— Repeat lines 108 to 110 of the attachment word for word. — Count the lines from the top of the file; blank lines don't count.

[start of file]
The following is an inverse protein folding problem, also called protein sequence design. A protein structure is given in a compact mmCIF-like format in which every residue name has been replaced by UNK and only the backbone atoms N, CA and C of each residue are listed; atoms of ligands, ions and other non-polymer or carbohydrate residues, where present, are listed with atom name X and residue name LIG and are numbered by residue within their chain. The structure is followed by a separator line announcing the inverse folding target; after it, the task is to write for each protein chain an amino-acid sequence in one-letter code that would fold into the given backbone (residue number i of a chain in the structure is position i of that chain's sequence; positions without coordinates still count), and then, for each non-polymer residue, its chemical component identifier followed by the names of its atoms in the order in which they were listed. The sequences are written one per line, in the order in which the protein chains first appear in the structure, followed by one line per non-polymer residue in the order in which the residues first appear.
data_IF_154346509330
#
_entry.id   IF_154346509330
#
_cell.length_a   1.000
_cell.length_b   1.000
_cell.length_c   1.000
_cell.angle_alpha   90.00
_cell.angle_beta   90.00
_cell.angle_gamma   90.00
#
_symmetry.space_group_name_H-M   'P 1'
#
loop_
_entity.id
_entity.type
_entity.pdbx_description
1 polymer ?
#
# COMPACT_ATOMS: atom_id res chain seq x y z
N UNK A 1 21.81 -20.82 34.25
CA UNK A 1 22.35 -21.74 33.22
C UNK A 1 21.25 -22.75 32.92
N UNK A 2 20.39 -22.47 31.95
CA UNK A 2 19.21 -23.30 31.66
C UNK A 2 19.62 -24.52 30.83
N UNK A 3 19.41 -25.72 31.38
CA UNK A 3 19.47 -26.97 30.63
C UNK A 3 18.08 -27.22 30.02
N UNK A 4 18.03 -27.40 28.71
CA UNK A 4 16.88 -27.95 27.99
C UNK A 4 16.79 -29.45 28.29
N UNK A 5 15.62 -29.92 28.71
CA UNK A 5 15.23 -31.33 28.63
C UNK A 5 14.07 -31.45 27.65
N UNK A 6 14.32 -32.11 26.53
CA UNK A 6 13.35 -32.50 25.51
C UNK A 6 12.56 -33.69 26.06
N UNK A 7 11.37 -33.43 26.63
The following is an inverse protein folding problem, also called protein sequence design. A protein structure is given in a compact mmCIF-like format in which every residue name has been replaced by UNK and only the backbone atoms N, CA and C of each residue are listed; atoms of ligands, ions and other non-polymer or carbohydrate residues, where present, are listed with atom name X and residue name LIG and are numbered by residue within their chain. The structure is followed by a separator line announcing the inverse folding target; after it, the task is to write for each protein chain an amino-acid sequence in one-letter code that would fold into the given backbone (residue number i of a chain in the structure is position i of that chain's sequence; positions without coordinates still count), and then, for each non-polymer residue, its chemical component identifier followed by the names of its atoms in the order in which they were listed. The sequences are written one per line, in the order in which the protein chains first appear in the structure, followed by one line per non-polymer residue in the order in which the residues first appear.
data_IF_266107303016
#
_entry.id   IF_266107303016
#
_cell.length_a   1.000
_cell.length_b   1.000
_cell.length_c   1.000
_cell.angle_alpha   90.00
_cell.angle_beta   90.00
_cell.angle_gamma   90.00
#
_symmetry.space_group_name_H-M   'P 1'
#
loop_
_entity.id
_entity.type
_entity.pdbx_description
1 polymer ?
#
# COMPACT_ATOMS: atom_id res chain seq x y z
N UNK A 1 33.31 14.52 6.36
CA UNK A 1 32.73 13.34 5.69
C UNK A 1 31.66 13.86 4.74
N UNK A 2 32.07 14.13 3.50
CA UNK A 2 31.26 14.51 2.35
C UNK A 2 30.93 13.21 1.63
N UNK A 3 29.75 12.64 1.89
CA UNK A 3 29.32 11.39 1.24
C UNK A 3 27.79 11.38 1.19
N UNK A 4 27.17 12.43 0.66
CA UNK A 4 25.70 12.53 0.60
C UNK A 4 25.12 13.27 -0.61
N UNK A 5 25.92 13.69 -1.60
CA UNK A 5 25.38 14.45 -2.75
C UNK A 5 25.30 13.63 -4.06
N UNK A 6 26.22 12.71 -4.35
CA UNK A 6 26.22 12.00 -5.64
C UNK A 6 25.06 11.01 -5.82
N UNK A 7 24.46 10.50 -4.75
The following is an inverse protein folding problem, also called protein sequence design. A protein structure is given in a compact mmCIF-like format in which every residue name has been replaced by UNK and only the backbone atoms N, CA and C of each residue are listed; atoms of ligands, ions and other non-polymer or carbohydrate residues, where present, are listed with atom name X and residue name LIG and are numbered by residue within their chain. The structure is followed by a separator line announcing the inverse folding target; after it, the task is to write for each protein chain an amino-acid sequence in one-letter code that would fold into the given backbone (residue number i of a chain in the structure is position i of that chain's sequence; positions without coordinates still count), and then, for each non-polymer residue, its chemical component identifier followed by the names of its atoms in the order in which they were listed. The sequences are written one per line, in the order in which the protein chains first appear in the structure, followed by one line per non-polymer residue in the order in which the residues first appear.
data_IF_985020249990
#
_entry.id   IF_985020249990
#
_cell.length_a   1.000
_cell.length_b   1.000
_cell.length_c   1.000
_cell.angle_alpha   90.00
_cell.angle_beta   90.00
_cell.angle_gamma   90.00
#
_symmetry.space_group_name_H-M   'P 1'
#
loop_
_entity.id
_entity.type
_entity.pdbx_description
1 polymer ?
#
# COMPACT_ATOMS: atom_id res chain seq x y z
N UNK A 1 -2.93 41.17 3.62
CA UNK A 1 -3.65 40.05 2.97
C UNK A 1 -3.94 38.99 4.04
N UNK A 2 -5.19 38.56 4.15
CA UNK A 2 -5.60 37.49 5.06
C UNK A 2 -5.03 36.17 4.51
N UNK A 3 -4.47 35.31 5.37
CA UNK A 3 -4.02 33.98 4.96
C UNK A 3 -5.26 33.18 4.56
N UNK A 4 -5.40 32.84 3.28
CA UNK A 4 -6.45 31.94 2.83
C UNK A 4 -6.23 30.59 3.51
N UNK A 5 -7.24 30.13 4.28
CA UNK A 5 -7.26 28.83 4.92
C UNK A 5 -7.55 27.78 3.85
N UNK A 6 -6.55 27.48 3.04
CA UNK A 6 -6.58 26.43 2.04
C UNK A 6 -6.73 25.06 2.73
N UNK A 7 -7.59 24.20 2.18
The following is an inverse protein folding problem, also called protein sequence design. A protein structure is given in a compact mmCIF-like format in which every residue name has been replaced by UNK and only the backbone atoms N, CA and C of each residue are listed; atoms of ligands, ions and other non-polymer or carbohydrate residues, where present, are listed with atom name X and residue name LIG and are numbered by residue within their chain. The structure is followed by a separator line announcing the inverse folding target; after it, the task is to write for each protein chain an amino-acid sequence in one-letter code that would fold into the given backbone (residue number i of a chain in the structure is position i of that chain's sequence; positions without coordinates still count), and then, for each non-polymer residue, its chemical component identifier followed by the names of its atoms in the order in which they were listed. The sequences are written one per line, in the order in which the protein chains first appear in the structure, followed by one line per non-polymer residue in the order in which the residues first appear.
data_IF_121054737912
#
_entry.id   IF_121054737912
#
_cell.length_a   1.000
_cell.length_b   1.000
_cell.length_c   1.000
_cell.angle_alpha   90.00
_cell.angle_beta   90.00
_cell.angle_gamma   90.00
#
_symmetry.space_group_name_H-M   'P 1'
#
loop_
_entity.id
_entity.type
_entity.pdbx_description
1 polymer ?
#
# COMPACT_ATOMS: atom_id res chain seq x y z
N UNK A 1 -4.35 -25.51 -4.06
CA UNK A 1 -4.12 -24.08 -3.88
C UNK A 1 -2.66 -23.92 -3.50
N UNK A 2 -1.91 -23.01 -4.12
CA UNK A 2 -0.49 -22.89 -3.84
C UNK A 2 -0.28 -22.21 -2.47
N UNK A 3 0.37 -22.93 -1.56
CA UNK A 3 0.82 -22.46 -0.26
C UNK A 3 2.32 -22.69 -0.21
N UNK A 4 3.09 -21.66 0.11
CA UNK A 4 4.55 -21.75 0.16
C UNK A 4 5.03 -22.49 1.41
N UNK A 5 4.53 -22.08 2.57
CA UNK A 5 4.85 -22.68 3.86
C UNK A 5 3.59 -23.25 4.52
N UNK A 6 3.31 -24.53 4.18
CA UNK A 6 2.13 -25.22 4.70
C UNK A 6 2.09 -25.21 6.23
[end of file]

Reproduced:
N UNK A 3 -4.47 35.31 5.37
CA UNK A 3 -4.02 33.98 4.96
C UNK A 3 -5.26 33.18 4.56